Bitcoin Stack Exchange is a question and answer site for Bitcoin crypto-currency enthusiasts. Join them; it only takes a minute:

Sign up
Here's how it works:
  1. Anybody can ask a question
  2. Anybody can answer
  3. The best answers are voted up and rise to the top

Money is often seen as having various functions, such as "medium of exchange" (something useful for conducting transactions, and "store of value" (something valuable as an investment).

Was bitcoin designed to provide both functions, or just one? How does it mainly function today?

share|improve this question
up vote 12 down vote accepted

Today, it primarily serves as a store of value. It is inherently more useful as a medium of exchange, its intended purpose. Perhaps a bit ironically, its expected future usefulness as a medium of exchange is what is driving its present usefulness as a store of value. The thinking is that if you get them now when they're cheap, in the future when they're used as a medium of exchange (and thus there's much more demand) they'll be worth more.

share|improve this answer

Today, due to relative low acceptance rate, it doesn't fulfill it's role as a medium of exchange anywhere near potential. Instead the largest amount of transactions is, as with regular money, people speculating on it's future value.

It's important to look not at what it's meant to be, not at what it is, but how it works out for people. Occam's razor applies rigorously, the way something works is how it works for you. Don't complicate it.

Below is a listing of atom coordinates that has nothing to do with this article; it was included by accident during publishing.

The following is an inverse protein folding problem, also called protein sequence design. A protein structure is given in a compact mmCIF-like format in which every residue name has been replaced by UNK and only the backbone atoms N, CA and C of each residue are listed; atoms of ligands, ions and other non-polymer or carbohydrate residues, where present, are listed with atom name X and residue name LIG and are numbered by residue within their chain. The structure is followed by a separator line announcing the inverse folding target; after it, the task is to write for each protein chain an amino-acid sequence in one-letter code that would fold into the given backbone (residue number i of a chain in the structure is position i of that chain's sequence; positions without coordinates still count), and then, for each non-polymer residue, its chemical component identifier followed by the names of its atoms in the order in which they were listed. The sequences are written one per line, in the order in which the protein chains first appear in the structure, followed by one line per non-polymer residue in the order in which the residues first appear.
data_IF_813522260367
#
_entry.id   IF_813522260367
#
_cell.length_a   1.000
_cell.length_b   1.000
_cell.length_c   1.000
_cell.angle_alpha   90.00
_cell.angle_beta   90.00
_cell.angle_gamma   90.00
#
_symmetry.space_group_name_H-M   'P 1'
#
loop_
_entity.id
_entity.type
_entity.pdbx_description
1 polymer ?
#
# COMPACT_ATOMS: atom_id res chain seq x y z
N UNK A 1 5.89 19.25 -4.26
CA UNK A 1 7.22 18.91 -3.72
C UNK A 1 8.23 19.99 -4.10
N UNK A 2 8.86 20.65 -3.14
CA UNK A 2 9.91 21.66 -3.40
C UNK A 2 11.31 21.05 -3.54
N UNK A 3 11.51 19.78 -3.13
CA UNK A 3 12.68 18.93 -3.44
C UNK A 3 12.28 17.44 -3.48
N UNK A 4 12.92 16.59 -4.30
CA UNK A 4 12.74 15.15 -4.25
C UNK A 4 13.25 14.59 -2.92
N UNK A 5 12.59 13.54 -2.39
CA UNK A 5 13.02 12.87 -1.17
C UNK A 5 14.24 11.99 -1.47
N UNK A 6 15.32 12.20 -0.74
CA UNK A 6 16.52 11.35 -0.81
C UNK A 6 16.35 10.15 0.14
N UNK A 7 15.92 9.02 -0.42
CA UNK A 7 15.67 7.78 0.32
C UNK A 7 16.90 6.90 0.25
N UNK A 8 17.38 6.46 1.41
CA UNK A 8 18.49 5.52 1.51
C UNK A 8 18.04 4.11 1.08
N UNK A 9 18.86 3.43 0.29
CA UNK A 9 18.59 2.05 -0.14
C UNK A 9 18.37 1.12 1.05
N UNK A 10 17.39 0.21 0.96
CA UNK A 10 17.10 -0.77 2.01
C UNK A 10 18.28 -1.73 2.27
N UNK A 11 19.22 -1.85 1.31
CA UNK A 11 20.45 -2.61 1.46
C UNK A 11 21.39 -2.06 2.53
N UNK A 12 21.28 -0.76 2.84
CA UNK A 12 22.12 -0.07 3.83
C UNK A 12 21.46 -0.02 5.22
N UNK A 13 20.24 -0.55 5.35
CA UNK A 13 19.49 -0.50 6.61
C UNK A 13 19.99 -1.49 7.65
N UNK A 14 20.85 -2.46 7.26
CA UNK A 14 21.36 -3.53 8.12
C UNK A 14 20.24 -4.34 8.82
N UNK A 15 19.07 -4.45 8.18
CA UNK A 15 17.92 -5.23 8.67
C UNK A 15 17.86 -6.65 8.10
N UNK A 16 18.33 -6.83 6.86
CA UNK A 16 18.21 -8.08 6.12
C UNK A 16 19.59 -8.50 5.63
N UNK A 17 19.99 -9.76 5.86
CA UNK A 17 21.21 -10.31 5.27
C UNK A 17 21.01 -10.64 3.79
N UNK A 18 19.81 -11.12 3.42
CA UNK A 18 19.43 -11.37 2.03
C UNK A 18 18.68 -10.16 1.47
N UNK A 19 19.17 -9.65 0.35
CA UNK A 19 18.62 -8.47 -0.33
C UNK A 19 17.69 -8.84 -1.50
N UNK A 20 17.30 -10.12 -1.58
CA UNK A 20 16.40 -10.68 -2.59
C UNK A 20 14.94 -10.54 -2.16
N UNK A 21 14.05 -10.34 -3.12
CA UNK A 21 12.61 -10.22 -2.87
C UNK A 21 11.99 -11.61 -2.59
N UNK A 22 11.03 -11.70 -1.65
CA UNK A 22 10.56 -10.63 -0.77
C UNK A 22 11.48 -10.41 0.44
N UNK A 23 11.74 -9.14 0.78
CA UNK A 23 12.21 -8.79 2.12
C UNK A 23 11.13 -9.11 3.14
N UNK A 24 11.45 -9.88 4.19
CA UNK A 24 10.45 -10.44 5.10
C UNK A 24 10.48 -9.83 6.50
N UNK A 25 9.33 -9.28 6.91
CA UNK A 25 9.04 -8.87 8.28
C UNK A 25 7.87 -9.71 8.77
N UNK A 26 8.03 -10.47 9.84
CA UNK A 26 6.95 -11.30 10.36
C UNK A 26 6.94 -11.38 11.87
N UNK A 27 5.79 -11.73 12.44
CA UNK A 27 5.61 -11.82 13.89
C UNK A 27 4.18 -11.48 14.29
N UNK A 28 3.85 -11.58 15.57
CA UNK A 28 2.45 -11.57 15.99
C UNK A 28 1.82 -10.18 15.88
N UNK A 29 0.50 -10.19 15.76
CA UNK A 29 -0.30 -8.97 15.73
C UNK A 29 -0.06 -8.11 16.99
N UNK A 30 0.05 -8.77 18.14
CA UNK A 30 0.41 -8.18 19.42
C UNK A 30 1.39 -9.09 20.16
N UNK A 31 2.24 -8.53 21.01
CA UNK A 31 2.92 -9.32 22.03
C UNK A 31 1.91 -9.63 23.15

In the near future it can be used interchangeably with any currency. The question of whether or not it is one is therefore irrelevant. It will be the only currency-like to be safe, certain, quick and cheap all at once. Let's not argue syntax, let's argue semantics.

share|improve this answer

It was meant to be used as a semi-anonymous currency. Some people are using it as that, but a lot of people are using it as a store of value.

share|improve this answer

To be useful as a medium of exchange it must be a useful store of value.

When I use bitcoin as a medium of exchange I have to be confident that the bitcoins will not change in value between the point I receive them and the point I spend them.

share|improve this answer
This is not at all true for many important cases, which are short-term transactions. E.g. the classic case would be a transfer into bitcoins in one country, followed by an international bitcoin exchange and an immediate transfer out into a different local currency by the receiving party. That doesn't require much faith in stability of the medium of exchange. – nealmcb Jan 15 '12 at 5:09

When I use bitcoin as a medium of exchange I have to be confident that the bitcoins will not change in value between the point I receive them and the point I spend them.

Not really. Most methods of money exchange or transfer bear some costs or risks. Credit cards, for example, require fees (which are paid by the vendor of a good). If the price flictuation of bitcoin which happens during a transaction is small enough that it is more economical to use them than, than to ise other means, they are cheaper.

The duration of a transaction - that is, the time span between a buyer sending an amount and the vecdor beoing able to re-send that to an online monex exchanging services which pays that to his bank account - is around one hour. As credit card fees and costs are easily in the range of 5 % of a traded price, any volatilty which is less than that would still result in more economical transactions. However, quick changes om price are harder to handle - it is far more comfortable if the buyer can acquire his coins a few weeks in advance and the seller has several weeks of time. This a lower volatility is more comfortable for that.

share|improve this answer

Your Answer


By posting your answer, you agree to the privacy policy and terms of service.

Not the answer you're looking for? Browse other questions tagged or ask your own question.